I had a root canal last March. The dentist told me it would be painful for a week or two as the immediate injury and surgery healed. She also told me that if there was any pain after that to come back in and get it checked out. I left the dentist’s office after paying several fingers and at least one needed toe for the hour long procedure.
Six weeks ago, I had a pain flare-up. I took acetaminophen and ignored it until the pain receded. Two weeks ago, I had another flare in the tooth.
I made a call to the dentist and she had me come in. Once at the office, they took a couple of X-rays, poked and prodded and talked with me as to the types of pain and types of triggers for the pain. Right now she thinks that there is a side canal that might be the cause of the pain but she can’t tell until I come back on the same day as the pain flare up.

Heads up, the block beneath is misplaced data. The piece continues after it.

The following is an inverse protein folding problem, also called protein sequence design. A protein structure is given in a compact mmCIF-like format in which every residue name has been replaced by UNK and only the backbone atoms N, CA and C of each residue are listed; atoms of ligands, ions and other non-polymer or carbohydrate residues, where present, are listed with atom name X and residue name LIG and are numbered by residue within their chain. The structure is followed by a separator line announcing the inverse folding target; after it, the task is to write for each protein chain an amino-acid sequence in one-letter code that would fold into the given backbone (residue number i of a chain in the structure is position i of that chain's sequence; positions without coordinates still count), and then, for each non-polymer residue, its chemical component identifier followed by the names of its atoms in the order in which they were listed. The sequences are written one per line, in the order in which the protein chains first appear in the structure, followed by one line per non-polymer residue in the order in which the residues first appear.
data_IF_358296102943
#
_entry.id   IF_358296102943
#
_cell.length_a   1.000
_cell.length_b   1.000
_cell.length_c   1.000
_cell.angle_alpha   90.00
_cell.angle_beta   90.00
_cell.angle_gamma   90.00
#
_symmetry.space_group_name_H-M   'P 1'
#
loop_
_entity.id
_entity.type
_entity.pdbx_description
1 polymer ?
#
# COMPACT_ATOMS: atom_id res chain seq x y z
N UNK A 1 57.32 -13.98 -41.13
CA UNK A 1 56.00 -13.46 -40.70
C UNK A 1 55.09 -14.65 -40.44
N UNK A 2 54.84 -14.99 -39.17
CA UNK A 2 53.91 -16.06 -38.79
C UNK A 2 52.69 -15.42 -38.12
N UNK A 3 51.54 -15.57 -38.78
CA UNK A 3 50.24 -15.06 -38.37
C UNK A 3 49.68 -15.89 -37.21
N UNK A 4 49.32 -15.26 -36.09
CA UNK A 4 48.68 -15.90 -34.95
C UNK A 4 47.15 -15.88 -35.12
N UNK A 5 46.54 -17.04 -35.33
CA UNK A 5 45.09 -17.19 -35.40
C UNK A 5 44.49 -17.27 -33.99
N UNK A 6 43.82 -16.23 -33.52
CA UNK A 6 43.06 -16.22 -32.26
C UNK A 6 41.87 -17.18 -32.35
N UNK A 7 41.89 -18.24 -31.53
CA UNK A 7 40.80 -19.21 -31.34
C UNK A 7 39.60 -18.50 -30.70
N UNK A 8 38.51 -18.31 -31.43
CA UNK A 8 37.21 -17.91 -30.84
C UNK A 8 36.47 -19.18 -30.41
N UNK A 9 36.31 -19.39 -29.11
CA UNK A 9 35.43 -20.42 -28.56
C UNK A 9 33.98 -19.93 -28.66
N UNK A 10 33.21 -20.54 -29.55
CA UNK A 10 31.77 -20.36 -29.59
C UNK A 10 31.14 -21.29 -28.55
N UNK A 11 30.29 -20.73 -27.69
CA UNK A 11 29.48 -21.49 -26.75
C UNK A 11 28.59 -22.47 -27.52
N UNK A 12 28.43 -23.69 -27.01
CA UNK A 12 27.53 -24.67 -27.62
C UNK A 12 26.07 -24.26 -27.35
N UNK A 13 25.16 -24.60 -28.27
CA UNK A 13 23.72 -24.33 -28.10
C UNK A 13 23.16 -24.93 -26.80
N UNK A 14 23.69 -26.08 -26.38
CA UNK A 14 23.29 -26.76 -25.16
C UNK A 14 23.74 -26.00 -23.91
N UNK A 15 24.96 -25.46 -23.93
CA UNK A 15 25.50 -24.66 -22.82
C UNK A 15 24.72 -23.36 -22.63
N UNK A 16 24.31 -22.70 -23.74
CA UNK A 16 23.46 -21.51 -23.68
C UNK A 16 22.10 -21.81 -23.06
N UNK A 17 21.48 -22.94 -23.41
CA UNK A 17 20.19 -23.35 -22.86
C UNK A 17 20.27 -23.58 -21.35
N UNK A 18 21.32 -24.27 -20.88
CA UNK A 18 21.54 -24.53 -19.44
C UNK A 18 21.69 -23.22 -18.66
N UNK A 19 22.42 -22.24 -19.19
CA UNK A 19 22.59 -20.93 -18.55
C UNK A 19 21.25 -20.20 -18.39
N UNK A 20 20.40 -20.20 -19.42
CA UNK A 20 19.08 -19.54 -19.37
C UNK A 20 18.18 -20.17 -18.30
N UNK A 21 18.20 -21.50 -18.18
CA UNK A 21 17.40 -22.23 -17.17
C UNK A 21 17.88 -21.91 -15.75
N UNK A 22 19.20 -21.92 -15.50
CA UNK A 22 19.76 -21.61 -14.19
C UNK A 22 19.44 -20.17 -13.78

When I left the office, I pulled out my credit card to pay for the visit. The front desk worker shook her head and said that the entire bundle of care was included in the original payment for the root canal. Any follow-up for this tooth’s pain will be part of the bundle.
I did not realize that I was buying a bundle of care. It is a more patient friendly experience than the expected fee for service system where every visit drives a new payment. If I knew that I had an episode based bundle, I probably would have gone in on the first complication. I know that if there is another flare-up, I’ll go in as soon as I can clear time from work. My barrier will only by timing and not cost.
Episode based bundled payments may be more patient friendly as they remove a barrier from follow-up of minor to moderate complications compared to fee for service payment modalities.